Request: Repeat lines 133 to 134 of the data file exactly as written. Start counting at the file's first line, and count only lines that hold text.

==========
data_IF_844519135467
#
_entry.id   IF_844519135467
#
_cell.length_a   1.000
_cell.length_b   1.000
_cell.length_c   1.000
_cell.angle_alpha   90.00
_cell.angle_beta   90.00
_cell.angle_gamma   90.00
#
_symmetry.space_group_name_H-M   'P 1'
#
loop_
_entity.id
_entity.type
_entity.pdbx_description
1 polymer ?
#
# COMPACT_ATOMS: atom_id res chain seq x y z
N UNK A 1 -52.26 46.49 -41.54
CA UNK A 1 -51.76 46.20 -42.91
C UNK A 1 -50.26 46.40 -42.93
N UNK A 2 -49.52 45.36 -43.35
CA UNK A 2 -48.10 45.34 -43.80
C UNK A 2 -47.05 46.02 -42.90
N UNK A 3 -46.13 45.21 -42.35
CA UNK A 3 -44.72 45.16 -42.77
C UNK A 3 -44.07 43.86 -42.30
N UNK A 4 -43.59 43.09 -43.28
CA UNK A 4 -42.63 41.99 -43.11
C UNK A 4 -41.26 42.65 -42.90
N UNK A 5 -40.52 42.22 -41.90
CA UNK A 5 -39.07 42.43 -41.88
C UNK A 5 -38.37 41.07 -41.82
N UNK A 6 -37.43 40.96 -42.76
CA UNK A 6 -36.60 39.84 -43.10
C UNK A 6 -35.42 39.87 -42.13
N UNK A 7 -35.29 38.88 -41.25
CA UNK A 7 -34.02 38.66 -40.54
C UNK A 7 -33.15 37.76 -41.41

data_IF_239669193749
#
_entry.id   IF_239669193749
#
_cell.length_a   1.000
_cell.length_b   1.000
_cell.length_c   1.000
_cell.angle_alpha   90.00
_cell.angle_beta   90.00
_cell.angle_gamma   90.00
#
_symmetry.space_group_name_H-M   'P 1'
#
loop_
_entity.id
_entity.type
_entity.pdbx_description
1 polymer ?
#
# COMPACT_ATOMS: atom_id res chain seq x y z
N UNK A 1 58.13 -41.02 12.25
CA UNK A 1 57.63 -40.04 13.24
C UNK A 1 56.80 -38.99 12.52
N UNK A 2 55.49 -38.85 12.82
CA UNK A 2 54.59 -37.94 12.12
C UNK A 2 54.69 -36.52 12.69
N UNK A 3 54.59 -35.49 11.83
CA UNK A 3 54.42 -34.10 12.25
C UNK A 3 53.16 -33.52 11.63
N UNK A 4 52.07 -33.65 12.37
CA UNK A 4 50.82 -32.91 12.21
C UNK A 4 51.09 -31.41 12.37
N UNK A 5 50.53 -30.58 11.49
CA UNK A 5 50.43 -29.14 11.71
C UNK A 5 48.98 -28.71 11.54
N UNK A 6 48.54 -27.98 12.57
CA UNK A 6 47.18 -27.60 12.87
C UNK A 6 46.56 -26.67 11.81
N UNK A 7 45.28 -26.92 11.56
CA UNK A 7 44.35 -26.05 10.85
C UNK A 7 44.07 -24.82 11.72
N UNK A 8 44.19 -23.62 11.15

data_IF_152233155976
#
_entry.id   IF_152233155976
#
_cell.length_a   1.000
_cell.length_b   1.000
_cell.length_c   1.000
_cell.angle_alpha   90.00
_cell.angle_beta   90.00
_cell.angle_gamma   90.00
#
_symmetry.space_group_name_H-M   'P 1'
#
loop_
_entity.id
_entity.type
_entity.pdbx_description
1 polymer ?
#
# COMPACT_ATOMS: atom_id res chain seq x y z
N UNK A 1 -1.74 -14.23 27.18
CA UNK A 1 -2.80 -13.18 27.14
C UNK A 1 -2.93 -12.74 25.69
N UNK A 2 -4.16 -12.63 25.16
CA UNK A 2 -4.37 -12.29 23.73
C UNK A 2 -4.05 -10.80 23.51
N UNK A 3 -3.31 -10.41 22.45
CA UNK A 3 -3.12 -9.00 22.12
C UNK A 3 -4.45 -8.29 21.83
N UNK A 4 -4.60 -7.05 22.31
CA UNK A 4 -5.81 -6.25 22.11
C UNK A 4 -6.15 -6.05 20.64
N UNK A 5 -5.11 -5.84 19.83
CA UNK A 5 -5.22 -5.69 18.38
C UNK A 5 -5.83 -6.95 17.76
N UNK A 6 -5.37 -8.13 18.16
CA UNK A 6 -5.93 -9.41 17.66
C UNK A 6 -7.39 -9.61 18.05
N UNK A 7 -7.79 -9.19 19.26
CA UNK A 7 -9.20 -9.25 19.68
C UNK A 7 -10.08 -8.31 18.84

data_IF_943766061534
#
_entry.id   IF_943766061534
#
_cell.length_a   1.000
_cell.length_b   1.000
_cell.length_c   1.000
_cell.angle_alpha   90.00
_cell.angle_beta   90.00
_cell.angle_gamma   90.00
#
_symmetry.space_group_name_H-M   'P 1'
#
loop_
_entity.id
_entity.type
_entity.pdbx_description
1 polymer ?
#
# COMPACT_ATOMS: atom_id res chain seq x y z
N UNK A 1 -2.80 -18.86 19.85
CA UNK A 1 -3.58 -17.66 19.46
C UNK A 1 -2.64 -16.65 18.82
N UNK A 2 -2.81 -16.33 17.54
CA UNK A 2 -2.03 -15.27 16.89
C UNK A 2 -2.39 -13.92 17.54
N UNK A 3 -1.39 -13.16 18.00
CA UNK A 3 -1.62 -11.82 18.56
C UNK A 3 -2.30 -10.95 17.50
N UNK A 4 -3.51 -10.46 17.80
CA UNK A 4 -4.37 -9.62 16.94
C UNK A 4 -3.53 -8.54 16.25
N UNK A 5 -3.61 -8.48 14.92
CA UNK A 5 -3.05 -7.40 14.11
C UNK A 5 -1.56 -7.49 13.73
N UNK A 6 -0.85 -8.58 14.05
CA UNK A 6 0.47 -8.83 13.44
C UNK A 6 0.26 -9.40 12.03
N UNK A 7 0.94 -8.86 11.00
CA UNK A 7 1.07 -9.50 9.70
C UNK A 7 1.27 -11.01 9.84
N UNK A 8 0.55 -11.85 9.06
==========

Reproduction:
_cell.angle_beta   90.00
_cell.angle_gamma   90.00